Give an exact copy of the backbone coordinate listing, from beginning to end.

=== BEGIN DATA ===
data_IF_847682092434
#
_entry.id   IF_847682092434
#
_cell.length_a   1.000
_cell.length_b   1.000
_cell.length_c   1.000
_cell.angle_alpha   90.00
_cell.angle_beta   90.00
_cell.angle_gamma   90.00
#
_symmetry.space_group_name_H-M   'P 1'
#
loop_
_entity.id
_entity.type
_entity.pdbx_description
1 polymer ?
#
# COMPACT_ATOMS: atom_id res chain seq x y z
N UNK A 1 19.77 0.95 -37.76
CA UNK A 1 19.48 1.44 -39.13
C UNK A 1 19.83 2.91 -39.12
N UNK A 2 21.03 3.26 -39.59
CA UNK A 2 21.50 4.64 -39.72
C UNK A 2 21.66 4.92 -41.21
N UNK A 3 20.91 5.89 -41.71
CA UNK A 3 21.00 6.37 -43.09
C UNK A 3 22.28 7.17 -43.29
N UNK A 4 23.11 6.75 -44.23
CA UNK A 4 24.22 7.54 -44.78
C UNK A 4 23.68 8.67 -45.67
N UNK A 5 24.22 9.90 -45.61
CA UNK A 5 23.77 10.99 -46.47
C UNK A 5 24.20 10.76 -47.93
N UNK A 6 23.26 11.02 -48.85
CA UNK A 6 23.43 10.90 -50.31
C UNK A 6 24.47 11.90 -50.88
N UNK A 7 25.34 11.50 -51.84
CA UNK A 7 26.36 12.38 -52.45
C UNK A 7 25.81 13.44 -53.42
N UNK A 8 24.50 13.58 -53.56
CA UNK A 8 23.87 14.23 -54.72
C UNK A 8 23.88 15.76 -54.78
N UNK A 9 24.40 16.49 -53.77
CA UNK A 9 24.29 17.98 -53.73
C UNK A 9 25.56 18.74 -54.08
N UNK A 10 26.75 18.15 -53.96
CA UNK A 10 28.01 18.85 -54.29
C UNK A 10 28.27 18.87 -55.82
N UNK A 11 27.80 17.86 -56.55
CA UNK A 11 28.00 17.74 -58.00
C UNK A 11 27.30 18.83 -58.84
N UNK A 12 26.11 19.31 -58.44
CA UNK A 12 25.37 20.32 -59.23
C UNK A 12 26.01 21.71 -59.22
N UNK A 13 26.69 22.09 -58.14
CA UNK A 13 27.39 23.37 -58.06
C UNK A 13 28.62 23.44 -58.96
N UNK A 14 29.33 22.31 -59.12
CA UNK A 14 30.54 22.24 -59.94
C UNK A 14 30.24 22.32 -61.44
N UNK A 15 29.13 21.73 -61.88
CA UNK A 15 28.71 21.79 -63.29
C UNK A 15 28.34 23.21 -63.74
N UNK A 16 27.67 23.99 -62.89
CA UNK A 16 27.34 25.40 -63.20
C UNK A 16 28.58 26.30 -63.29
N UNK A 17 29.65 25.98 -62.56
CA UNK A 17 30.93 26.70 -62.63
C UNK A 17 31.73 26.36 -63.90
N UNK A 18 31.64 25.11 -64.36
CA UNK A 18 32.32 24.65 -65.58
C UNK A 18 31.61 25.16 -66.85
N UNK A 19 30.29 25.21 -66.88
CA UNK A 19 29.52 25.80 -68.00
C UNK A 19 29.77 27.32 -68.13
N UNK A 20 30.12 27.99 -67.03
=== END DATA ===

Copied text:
data_IF_847682092434
#
_entry.id   IF_847682092434
#
_cell.length_a   1.000
_cell.length_b   1.000
_cell.length_c   1.000
_cell.angle_alpha   90.00
_cell.angle_beta   90.00
_cell.angle_gamma   90.00
#
_symmetry.space_group_name_H-M   'P 1'
#
loop_
_entity.id
_entity.type
_entity.pdbx_description
1 polymer ?
#
# COMPACT_ATOMS: atom_id res chain seq x y z
N UNK A 1 19.77 0.95 -37.76
CA UNK A 1 19.48 1.44 -39.13
C UNK A 1 19.83 2.91 -39.12
N UNK A 2 21.03 3.26 -39.59
CA UNK A 2 21.50 4.64 -39.72
C UNK A 2 21.66 4.92 -41.21
N UNK A 3 20.91 5.89 -41.71
CA UNK A 3 21.00 6.37 -43.09
C UNK A 3 22.28 7.17 -43.29
N UNK A 4 23.11 6.75 -44.23
CA UNK A 4 24.22 7.54 -44.78
C UNK A 4 23.68 8.67 -45.67
N UNK A 5 24.22 9.90 -45.61
CA UNK A 5 23.77 10.99 -46.47
C UNK A 5 24.20 10.76 -47.93
N UNK A 6 23.26 11.02 -48.85
CA UNK A 6 23.43 10.90 -50.31
C UNK A 6 24.47 11.90 -50.88
N UNK A 7 25.34 11.50 -51.84
CA UNK A 7 26.36 12.38 -52.45
C UNK A 7 25.81 13.44 -53.42
N UNK A 8 24.50 13.58 -53.56
CA UNK A 8 23.87 14.23 -54.72
C UNK A 8 23.88 15.76 -54.78
N UNK A 9 24.40 16.49 -53.77
CA UNK A 9 24.29 17.98 -53.73
C UNK A 9 25.56 18.74 -54.08
N UNK A 10 26.75 18.15 -53.96
CA UNK A 10 28.01 18.85 -54.29
C UNK A 10 28.27 18.87 -55.82
N UNK A 11 27.80 17.86 -56.55
CA UNK A 11 28.00 17.74 -58.00
C UNK A 11 27.30 18.83 -58.84
N UNK A 12 26.11 19.31 -58.44
CA UNK A 12 25.37 20.32 -59.23
C UNK A 12 26.01 21.71 -59.22
N UNK A 13 26.69 22.09 -58.14
CA UNK A 13 27.39 23.37 -58.06
C UNK A 13 28.62 23.44 -58.96
N UNK A 14 29.33 22.31 -59.12
CA UNK A 14 30.54 22.24 -59.94
C UNK A 14 30.24 22.32 -61.44
N UNK A 15 29.13 21.73 -61.88
CA UNK A 15 28.71 21.79 -63.29
C UNK A 15 28.34 23.21 -63.74
N UNK A 16 27.67 23.99 -62.89
CA UNK A 16 27.34 25.40 -63.20
C UNK A 16 28.58 26.30 -63.29
N UNK A 17 29.65 25.98 -62.56
CA UNK A 17 30.93 26.70 -62.63
C UNK A 17 31.73 26.36 -63.90
N UNK A 18 31.64 25.11 -64.36
CA UNK A 18 32.32 24.65 -65.58
C UNK A 18 31.61 25.16 -66.85
N UNK A 19 30.29 25.21 -66.88
CA UNK A 19 29.52 25.80 -68.00
C UNK A 19 29.77 27.32 -68.13
N UNK A 20 30.12 27.99 -67.03